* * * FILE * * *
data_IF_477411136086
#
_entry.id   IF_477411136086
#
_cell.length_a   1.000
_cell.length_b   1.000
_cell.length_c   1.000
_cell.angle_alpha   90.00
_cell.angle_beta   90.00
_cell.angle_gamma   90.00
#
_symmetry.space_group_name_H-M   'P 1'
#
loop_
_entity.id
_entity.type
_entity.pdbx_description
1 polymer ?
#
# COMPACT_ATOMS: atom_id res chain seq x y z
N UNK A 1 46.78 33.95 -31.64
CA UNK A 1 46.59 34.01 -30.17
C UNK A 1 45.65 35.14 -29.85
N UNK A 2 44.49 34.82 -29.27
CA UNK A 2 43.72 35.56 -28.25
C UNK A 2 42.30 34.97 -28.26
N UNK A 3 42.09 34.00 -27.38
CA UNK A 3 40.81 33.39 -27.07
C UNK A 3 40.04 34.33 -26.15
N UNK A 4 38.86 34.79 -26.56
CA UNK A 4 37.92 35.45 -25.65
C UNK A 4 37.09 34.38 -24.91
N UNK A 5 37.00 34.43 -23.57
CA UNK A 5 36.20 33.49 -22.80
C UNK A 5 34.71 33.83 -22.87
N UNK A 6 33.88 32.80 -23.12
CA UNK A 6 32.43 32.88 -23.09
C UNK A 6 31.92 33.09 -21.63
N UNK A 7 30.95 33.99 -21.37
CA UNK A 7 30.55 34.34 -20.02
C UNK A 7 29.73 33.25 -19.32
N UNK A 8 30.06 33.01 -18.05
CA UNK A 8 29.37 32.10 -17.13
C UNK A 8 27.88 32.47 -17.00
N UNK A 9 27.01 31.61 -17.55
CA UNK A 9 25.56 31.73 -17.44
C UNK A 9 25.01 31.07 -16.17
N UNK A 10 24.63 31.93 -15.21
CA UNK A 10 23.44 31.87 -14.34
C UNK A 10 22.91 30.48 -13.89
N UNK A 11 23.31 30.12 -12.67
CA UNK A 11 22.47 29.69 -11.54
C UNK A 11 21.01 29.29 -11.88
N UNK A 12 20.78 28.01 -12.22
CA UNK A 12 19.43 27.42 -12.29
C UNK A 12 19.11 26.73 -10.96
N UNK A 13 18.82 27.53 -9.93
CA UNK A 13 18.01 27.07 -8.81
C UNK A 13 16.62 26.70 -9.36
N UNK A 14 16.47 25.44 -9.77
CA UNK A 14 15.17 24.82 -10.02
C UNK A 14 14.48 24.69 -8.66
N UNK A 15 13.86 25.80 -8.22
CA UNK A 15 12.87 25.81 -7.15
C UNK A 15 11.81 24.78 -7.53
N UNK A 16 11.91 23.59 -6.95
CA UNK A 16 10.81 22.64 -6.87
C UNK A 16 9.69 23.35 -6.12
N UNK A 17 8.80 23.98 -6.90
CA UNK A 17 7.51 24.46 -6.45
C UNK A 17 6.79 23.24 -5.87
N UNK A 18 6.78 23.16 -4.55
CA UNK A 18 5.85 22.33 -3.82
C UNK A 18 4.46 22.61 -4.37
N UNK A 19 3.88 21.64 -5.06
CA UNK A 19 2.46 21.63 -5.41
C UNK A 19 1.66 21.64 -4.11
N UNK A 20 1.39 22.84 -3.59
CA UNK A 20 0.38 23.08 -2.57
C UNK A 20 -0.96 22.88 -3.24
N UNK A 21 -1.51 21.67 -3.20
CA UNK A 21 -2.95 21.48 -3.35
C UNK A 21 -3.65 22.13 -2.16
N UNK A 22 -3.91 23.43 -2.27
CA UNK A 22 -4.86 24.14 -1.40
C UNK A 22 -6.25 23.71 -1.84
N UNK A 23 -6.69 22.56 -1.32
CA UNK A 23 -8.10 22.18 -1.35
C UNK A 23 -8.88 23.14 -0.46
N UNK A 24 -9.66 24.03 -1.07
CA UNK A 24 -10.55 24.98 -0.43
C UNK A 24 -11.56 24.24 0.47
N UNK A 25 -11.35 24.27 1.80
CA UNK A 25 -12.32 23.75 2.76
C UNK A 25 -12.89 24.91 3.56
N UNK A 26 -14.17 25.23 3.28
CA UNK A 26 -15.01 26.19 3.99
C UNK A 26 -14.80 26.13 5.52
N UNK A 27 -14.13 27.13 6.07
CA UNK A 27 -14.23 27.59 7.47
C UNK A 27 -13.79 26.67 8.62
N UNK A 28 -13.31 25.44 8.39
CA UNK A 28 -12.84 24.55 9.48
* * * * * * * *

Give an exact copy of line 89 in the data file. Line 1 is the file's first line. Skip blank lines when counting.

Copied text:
C UNK A 23 -8.88 23.14 -0.46